The city of Indianapolis will not exercise its option to purchase the assets of BlueIndy, Mayor Joe Hogsett’s administration announced Monday.
After issuing a request for information and performing an infrastructure analysis, the city said it found that the existing charging stations “perform at a level below what is considered viable for reuse” and that the “established connections to power offer numerous possibilities for reuse of the locations on a case-by-case basis.”
Instead of purchasing the BlueIndy charging stations, the city said it would “embark on a thorough public engagement process” to invite resident input on the ideas proposed through the RFI through neighborhood engagement, surveys and site-based information gathering.
The city received 21 responses to its RFI, and only one suggested reusing the existing charges, said Mackenzie Higgins, lead policy director for Mayor Joe Hogsett.
Most of the responses instead called on using the existing underground infrastructure (the electric and communication lines installed by Indianapolis Power & Light). Some ideas proposed included public charging for scooters and electric bikes, public charging for electric vehicles, shared transit services (such as car sharing services to connect existing public transit to underserved areas of the city) and placemaking.
The public engagement process is expected to begin next month and last through the end of the year. Then, the city will develop plans for future uses at each site and issue a request for proposals for specific concepts in early 2021. It’s likely there will be multiple concepts deployed to ensure the best use for each site.
Implementation is expected for fall 2021.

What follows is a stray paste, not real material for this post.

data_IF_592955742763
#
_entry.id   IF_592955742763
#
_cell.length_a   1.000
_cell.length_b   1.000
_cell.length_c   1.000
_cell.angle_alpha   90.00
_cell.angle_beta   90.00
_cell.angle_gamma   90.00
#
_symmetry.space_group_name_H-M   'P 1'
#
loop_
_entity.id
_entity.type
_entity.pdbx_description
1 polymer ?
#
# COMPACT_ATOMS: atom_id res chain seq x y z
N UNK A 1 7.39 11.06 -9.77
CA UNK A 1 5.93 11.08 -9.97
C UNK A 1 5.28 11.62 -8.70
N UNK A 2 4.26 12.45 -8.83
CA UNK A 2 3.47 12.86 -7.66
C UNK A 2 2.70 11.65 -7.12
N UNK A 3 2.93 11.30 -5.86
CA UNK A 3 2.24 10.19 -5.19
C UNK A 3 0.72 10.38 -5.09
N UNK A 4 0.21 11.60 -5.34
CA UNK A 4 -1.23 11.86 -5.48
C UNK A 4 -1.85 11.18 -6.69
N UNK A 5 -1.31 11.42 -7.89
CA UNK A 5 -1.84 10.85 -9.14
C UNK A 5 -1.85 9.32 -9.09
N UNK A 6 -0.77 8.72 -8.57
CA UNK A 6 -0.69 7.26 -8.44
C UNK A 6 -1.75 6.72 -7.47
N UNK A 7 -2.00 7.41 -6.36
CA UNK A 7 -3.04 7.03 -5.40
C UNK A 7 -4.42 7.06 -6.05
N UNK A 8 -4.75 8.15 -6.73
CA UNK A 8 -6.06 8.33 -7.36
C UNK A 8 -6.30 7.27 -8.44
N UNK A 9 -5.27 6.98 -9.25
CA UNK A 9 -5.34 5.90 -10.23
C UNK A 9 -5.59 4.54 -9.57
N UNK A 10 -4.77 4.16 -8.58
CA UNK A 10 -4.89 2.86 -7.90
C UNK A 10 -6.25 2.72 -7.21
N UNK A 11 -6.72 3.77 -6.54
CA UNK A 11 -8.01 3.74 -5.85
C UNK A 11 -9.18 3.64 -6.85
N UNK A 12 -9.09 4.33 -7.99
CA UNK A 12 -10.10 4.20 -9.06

There are 80 charging stations in the public right of way throughout the city and nine on private roadways, such as at the airport and at universities.
The decision comes months after Republican members of the City-County Council in March proposed a resolution asking the city to waive its option to buy the assets and return the spaces that BlueIndy cars once occupied to public parking. The proposal was turned down by the majority-Democrat council.
Thomas Cook, the mayor’s chief of staff, said the administration is not interested in reverting all the spaces to public parking.
BlueIndy in December announced it would be pulling its electric car-sharing service from Indianapolis after it failed to reach membership goals. The company launched in Indianapolis in 2015.
As part of a contract with BlueIndy established under former Mayor Greg Ballard’s administration that included $6 million of city funds being spent on the venture, the city has the option to purchase left-behind BlueIndy’s assets.
Indianapolis Power & Light spent $3 million establishing the below-ground electric and communication infrastructure that powered the service, which remains in place.
As part of the contract, BlueIndy has until the end of the year to remove the charging stations and other assets from the right of way at its own expense.